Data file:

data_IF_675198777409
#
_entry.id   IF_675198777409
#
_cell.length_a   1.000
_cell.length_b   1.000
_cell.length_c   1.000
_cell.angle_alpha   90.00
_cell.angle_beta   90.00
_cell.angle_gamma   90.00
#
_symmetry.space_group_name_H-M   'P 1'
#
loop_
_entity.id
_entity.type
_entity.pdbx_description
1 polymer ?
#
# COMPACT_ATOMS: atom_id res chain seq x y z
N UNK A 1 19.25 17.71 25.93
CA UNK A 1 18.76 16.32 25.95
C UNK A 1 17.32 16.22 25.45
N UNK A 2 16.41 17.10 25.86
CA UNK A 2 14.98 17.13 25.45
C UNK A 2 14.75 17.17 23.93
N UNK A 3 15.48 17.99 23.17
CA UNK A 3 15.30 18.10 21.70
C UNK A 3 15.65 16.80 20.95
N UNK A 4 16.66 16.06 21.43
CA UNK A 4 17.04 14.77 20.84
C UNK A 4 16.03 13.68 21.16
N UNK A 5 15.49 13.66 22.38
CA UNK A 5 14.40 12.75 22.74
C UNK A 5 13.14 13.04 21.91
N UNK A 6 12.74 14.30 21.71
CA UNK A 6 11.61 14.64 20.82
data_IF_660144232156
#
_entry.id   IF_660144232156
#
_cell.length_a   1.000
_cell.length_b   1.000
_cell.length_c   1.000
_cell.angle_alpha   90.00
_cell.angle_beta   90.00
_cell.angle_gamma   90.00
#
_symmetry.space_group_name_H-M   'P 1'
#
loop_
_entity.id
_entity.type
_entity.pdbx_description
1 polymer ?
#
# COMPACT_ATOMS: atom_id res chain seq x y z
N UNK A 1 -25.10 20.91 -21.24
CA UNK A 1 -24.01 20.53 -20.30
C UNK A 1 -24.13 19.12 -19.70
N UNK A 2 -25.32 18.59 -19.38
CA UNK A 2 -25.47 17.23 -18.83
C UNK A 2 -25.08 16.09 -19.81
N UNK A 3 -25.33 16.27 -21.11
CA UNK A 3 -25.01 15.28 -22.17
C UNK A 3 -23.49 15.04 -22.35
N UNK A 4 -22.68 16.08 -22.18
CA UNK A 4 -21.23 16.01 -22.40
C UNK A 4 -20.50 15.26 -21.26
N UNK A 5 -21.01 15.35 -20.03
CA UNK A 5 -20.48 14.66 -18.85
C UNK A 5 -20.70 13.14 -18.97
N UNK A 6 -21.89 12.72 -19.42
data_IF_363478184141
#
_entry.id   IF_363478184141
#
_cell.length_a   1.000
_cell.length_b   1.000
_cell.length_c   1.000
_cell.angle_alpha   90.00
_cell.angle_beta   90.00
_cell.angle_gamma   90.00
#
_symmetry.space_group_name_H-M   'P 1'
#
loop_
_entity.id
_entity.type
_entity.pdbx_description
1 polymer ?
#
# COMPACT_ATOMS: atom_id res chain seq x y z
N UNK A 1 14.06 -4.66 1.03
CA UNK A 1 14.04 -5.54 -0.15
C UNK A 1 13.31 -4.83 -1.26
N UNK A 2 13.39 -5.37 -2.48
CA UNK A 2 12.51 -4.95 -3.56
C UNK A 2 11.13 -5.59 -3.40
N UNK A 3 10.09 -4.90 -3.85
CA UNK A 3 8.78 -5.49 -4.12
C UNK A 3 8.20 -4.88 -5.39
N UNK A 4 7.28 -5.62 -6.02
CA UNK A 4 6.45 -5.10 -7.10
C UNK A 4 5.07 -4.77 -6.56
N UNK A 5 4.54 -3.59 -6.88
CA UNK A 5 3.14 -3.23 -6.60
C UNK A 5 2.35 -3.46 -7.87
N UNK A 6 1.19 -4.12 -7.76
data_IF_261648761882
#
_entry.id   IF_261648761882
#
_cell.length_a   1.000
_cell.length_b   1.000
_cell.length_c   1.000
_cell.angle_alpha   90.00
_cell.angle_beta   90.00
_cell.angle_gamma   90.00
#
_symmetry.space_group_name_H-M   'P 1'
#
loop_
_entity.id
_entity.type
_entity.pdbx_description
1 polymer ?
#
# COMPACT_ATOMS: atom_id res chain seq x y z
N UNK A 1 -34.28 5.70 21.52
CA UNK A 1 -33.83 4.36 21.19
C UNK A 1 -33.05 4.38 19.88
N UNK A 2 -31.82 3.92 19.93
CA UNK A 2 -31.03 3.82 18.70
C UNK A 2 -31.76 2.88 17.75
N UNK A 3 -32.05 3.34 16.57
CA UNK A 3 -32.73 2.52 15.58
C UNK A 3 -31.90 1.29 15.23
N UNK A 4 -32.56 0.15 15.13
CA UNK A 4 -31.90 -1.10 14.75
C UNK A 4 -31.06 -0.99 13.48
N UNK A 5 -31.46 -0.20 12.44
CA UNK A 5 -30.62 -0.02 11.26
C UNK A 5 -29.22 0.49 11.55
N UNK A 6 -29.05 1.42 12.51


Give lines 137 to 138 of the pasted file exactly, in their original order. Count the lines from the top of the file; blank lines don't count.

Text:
CA UNK A 3 -32.73 2.52 15.58
C UNK A 3 -31.90 1.29 15.23